An interesting cab ride

At this point can any family members stop reading.

The way cabs work her is that you hail a rickety tin can held together with tape. There maybe other people in it. If there’s not, there probably soon will be. You tell the driver where you’re going and after driving around dropping the previous passangers off, usually driving back past where you picked him (never seen a her taxi driver) up, you finally reach your destination (late) for a princely sum of around 30p.

On this occasion, I picked up a cab with one other passenger. We drove deep into the heart of a barrio – no idea where, dirt tracks (it was daylight I hasten to add) , pulled up and stopped in a “driveway” of someones home. Engine off, the cab driver and passenger jumped out, were joined by someone else and whilst I waited patiently in the back seat, they proceeded to load the boot (trunk) with bales of hay. Once loaded, off we went , round some back streets and to my destination. For those family members still reading, I have to say that at no time did I feel scared or threatened, just amused – it’s just the way things are here.

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finds me updating this whilst watching the Liverpool Man U game.

The last couple of days have had me  pretty much stuck to the computer – keeeping in touch with the UK, purchasing (how am I going to get 36 yoga mats and 12 salt and pepper grinders back from London?!), researching etc. It’s never ending.

2 pretty amazing things have happened in between computer time:

1) Allegedly my other Island is now registered – a phonecall, a meeting, a parting of cash and the papers appeared within a couple of hours – I’m not sure if I quite believe it.

2) Whilst meeting with Sarah who helps with a charity that helps keep kids off the streets and rehabilitates drug addicts / ex cons and runs a workshop where the kids make really cool items from Jicaro that I would like for the hotel, I’m introduced to Dee who mentions an English couple who run a BandB here. I take it on myself to call in to see Beccy and Owen – from North London (damned gooners though). Owen has worked in Camden for years, knows all the pubs I go to, including the Dartmouth that I live next to and believe it or not, we have the same osteopath – hi Claire! It’s a ridiculously small world.

My intentions for the rest of the day is to take in the sun if it’s still out and go out with some friends in the evening (is that a good idea? I’ve been in bed before 10 most nights and I’ve got an early start tomorrow – must not drink too much!).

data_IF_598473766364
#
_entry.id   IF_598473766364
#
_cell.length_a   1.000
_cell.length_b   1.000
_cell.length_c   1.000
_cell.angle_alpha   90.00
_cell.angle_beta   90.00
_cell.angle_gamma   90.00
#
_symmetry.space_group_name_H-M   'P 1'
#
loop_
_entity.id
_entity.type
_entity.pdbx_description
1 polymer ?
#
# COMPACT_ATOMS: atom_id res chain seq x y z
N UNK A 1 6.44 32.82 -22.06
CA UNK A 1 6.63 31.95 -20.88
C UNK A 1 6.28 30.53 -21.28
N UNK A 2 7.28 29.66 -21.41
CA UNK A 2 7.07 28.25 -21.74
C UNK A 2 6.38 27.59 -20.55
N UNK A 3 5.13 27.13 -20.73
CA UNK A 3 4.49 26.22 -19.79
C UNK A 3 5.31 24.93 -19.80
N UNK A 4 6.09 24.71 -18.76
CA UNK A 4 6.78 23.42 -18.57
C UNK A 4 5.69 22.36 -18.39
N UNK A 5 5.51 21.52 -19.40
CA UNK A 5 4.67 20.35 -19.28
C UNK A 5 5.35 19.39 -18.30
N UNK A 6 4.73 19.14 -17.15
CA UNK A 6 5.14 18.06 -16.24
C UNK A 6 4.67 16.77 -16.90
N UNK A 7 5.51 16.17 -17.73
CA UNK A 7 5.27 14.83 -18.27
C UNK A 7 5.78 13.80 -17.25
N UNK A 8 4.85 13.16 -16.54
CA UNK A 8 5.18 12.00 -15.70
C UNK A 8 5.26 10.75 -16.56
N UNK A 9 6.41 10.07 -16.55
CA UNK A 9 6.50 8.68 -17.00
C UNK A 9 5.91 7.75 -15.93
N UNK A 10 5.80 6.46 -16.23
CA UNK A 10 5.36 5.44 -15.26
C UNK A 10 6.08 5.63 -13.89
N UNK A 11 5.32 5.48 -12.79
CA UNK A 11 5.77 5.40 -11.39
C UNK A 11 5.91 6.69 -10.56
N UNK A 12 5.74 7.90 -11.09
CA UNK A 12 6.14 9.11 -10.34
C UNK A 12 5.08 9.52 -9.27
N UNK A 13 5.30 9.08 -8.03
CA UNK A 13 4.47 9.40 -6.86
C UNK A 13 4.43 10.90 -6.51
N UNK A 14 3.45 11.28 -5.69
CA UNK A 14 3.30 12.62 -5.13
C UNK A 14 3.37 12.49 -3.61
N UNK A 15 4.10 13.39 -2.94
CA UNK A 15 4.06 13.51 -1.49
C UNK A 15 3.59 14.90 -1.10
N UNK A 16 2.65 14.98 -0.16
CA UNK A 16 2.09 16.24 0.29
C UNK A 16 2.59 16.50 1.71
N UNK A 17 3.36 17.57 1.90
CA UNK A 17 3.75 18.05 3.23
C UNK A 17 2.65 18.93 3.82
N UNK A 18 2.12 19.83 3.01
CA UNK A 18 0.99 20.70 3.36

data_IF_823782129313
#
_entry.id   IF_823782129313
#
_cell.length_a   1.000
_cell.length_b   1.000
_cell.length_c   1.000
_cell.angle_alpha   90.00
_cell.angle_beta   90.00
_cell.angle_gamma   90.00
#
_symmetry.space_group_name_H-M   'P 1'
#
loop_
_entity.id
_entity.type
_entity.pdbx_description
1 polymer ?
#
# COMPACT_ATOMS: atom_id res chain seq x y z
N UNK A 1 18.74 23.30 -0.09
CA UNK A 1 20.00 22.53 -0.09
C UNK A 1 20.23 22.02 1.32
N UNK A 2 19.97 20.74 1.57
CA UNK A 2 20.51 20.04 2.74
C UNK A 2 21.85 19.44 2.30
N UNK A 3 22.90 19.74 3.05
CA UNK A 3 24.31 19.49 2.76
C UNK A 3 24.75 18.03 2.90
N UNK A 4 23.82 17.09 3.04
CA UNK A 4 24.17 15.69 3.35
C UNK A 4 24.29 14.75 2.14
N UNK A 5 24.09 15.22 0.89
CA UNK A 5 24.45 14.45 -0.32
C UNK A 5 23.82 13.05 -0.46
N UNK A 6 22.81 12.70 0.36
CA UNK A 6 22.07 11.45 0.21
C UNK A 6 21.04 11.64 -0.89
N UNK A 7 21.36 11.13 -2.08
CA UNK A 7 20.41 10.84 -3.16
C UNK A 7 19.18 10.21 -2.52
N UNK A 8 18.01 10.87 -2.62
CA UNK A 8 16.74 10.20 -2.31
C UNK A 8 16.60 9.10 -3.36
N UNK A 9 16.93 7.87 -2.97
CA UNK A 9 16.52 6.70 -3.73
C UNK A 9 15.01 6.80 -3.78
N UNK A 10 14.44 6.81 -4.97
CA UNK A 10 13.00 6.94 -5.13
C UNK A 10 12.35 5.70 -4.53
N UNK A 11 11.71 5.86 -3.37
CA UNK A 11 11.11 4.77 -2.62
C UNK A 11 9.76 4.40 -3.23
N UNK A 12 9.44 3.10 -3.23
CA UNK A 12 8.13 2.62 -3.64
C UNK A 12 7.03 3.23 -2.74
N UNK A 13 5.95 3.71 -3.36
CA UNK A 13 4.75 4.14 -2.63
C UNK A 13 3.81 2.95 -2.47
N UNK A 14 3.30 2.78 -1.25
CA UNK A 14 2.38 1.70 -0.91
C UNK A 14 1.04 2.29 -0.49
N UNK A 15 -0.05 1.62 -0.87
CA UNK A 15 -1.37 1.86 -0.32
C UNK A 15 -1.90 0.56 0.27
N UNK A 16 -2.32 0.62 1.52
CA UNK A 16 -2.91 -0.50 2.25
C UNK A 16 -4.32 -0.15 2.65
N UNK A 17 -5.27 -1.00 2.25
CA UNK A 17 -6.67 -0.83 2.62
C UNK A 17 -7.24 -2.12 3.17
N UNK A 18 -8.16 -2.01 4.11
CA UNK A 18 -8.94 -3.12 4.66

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and suddenly I’m in Costa Rica

Friday night and Andrea says – wouldn’t it be a good idea for me to go to Costa Rica and see what they had to offer in the way of kitchen /dining purchases. So, I go home after dinner and pack and the next morning am picked up at 8am to do the famous border crossing (I’ve heard many 6 hours at the border stories).

In reality the border isn’t that bad at all. I can see that it could be daunting, especially if you get stuck behind a busload but it probably took us around an hour to get through. 6 hours from leaving my apartment and I’m eating lunch by the beach at Harmony Hotel in Nosara.

Just the sound  and smell of the sea immediately relaxes me and I settle into a pleasurable weekend of RandR along with some PR and a look behind the scenes. Jose and Sylvia look after me very well indeed.

Monday and I fly into San Jose and meet up with Andrea to do some more shopping. Silverware is purchased, counted and packed into a suitcase. Andrea, myself and Karen who is the owner of Lapa Rios go to dinner. It’s really fascinating to speak with Karen -Lapa Rios was the first upscale eco lodge and the inspitation behind many and it has remained true to this day. It makes me realise I have a way to go. It’s late by my (nesw) standards (10.30 pm) when I finally turn in at Finca Rosa Blanca

Rainy cold Tuesday in Costa Rica and I manage to read a book inbetween my two meetings. The best sorts of meetings – interesting enjoyable company over good food! The first with Mike who found me through this very site, who has been through everything I have and more, running a very high end eco hotel in the Bahamas and is now working in Costa Rica – thank you Mike for your stories information and ideas. The next with Wilhelm from Costa Rican Trails – always a pleasure.

Wednesday and a breakfast meeting with Hans and Diedre to talk about PR. Also round the table is the owner of Finca Rosa Blanca who is part of the team running I International conference about sustainable tourism. Looks like I’ll be back next week.

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The English at work

This picture made me smile – the English in their white shirts in the middle of a building site.

Ben and Matthew - The English at work

Ben and Matthew - The English at work

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Cayuga’s Return

I’m up before 6am every day in order to login and catch up on what’s happening in the UK – busy busy – it’s peak season back there with all the headaches that come with the (welcome) influx of work as people get ready for Xmas.